April Harper Grey, a.k.a. Underscores, puts a bratty, intentionally jarring spin on hyperpop, with funk basslines, dubstep wobbles, and trap beats that at times feel like eclecticism for its own sake. On her second studio album, Wallsocket, the San Francisco-based singer, songwriter, and producer’s sound has noticeably matured. The songs are still youthful—“Locals (Girls Like Us)” and “Johnny Johnny Johnny” feature sing-along choruses that echo pep-rally cheers—but she sings from a comparably wizened POV.
Wallsocket is written from the perspectives of an array of troubled young characters, from a woman struggling with an illness that’s “as rare as it gets” to a girl being love-bombed by a pedophile. Themes of class resentment and alienation course through the album’s 12 songs: On “Shoot to Kill, Kill Your Darlings,” Grey wonders why a rich kid would want to join the military, while “Old Money Bitch” finds her sneering at the daughter of a billionaire who’s fallen on hard times.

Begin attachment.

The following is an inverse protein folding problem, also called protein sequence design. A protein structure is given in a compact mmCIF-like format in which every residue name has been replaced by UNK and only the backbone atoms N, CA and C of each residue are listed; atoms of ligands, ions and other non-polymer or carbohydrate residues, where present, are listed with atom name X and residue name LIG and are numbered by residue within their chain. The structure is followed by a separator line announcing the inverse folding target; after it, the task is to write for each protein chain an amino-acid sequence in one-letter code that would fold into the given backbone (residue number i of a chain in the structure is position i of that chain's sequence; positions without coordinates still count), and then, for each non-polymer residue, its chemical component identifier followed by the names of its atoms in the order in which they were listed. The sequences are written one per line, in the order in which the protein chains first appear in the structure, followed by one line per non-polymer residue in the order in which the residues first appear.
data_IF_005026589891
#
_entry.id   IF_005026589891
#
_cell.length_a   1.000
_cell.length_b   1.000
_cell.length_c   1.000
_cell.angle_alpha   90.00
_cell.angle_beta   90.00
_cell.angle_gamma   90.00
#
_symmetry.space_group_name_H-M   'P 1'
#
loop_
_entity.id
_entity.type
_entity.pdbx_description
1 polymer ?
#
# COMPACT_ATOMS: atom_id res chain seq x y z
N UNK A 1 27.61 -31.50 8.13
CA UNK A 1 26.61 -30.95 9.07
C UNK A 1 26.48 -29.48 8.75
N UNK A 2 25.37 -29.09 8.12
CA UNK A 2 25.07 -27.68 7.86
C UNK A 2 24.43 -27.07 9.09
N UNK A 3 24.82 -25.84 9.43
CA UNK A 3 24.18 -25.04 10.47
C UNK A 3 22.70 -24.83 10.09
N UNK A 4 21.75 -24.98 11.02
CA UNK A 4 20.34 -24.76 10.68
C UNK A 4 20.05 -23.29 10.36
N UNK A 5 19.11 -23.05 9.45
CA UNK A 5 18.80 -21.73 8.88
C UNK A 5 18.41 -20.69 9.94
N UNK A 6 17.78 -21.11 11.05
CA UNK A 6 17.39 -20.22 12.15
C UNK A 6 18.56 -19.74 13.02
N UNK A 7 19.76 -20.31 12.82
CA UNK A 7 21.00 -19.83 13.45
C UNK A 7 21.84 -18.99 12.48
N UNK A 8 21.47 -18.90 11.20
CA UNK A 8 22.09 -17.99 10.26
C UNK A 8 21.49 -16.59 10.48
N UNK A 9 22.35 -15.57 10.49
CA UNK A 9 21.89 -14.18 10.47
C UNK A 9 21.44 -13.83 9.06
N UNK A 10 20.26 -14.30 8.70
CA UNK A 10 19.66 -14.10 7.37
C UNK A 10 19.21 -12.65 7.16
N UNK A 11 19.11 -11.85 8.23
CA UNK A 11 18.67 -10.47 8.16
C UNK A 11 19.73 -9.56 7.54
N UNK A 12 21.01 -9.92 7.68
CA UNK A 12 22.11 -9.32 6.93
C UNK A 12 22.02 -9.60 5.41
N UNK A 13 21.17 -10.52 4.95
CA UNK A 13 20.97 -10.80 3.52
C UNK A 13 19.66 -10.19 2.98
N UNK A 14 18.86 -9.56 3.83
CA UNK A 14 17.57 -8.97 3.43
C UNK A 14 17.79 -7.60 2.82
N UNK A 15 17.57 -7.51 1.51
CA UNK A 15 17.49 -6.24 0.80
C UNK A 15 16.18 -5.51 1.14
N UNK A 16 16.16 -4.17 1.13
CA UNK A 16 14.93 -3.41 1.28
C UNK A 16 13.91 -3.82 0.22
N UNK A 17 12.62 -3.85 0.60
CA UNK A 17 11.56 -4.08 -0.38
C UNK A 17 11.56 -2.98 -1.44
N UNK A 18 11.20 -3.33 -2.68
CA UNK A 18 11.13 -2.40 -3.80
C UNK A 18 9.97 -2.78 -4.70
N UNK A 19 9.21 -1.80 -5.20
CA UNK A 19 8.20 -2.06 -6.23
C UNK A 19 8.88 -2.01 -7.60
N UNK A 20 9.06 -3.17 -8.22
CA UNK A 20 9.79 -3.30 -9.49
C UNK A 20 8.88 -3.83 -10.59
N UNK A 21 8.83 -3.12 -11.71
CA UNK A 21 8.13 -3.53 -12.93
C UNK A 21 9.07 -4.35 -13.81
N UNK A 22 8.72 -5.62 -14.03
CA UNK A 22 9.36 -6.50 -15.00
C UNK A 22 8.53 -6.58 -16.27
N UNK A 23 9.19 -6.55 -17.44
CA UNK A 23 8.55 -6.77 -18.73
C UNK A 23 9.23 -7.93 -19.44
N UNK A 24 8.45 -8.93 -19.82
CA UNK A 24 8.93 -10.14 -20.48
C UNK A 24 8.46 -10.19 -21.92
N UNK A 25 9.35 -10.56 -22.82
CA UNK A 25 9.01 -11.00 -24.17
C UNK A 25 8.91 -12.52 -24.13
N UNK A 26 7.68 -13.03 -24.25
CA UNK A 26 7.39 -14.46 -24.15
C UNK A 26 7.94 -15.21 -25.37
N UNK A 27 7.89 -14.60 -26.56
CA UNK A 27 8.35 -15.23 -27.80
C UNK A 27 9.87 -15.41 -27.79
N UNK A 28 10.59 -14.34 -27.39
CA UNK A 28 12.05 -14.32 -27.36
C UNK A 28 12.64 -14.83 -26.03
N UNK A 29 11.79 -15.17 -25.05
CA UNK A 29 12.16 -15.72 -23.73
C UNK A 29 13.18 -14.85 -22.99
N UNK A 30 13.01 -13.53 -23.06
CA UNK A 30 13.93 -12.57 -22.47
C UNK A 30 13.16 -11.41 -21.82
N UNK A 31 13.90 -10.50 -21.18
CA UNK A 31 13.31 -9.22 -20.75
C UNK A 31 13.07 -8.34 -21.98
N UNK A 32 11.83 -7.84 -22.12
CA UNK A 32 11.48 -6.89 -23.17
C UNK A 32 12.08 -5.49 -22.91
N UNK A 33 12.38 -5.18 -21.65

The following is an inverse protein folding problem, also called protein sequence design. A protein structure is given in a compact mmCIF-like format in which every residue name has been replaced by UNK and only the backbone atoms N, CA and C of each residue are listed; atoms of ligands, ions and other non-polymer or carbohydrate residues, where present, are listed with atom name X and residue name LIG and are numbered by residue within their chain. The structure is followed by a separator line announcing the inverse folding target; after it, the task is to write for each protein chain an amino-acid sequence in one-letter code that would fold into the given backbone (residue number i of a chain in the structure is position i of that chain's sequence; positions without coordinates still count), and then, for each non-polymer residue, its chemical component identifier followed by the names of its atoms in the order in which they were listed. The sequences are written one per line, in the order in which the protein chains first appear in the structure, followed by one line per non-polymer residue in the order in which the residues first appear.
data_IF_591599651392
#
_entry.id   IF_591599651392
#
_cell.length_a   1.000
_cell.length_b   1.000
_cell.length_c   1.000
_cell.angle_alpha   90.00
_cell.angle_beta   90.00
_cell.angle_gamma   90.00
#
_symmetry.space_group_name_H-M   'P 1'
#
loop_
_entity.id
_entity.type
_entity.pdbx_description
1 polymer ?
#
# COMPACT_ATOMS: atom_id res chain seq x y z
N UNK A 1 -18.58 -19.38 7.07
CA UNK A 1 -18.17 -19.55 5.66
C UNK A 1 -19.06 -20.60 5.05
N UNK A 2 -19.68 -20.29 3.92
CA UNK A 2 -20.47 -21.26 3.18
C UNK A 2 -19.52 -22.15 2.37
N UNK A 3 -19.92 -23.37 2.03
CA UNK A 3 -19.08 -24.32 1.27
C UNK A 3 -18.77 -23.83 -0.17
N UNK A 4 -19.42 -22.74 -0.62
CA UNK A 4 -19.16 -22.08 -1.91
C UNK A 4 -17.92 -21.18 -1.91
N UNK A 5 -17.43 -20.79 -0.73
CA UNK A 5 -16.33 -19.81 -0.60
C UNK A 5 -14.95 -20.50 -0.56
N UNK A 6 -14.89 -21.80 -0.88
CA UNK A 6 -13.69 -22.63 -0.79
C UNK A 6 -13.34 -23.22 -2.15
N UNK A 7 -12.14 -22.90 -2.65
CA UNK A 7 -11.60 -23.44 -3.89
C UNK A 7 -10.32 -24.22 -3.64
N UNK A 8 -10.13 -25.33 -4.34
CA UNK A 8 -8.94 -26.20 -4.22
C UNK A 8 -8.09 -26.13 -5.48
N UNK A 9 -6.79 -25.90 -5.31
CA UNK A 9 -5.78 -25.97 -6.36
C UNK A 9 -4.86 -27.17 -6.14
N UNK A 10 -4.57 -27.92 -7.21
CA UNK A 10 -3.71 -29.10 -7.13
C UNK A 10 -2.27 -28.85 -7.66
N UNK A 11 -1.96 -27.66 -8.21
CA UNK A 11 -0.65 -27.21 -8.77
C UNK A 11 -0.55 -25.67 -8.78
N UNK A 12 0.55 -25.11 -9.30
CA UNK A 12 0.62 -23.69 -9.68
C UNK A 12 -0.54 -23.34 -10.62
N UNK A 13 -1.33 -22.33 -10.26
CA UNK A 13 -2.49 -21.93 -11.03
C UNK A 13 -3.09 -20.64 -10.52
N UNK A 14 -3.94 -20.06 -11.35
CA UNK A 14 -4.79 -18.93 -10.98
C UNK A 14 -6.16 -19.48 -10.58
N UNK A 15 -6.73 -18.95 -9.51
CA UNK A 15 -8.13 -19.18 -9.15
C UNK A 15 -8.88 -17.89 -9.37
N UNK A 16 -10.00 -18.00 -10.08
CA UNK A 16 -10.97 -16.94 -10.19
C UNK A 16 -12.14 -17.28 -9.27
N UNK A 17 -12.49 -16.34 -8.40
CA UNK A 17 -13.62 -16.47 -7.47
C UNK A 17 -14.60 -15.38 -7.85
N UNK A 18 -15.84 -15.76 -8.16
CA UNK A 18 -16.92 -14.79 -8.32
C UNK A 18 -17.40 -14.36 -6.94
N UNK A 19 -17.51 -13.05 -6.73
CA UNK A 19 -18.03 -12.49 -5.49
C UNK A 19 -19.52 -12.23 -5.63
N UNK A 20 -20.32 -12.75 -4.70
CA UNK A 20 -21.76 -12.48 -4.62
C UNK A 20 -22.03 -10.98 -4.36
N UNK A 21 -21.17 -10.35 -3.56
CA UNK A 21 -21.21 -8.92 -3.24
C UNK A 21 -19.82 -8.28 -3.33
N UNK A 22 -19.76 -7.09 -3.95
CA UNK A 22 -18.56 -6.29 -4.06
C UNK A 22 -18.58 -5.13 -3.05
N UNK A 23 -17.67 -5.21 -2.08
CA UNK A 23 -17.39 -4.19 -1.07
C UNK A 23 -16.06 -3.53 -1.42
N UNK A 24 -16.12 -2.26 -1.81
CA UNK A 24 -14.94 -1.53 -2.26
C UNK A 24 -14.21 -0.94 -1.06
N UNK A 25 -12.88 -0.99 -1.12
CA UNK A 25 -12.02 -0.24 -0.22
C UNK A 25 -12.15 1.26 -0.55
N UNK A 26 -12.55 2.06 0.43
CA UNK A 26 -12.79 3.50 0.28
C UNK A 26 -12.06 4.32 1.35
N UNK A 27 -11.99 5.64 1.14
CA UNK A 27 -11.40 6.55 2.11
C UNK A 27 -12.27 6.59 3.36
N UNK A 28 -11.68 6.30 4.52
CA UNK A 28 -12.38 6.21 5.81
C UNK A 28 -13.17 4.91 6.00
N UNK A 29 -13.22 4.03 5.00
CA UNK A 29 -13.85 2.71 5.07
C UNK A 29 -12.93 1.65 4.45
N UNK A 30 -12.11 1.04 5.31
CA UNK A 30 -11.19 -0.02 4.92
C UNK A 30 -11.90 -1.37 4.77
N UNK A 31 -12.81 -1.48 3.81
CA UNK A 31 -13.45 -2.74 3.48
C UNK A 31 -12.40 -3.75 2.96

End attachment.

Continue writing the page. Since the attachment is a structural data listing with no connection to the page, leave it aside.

The songs on Wallsocket flit from one style or tone to the next, mirroring the mental states of Grey’s characters. The album’s most rock-oriented track, the brash “Cops and Robbers,” describes a bank teller who scams his customers to pay for his meth habit, proud that he can do so without “a ski mask and a gun.” The song’s frenetic pacing cleverly reflects both the man’s desperation and the effects of his vice.
The seven-and-a-half-minute “Geez Louise” begins as a punk rant, with Grey shouting the titular phrase over a racing beat, but the track quickly shifts into a slower, more subdued acoustic guitar-based section. Elsewhere, “Duhhhhhhhhhhhhhhhhhh” features a loop of a woman speaking the title accompanied by little else aside from Grey’s voice and some relaxed percussion and synthesizer before the proceedings are interrupted by blasts of noise and an unexpected harmonica solo.
Grey’s elaborate song structures and conceptual trappings harken back to ’70s art rock, but the situations she describes are specific to present-day life in America, particularly the sense that the country is backsliding into greater inequality. Wallsocket is the musical equivalent of films like Emma Seligman’s Bottoms or Jennifer Reeder’s high-school horror fantasias, as each relates ordinary characters’ lives while subverting genre tropes—in this case, Springsteen-style tales of escaping small towns, in the process lending the songs a similar mythic grandeur.
Label: Mom + Pop Release Date: September 22, 2023 Buy: Amazon
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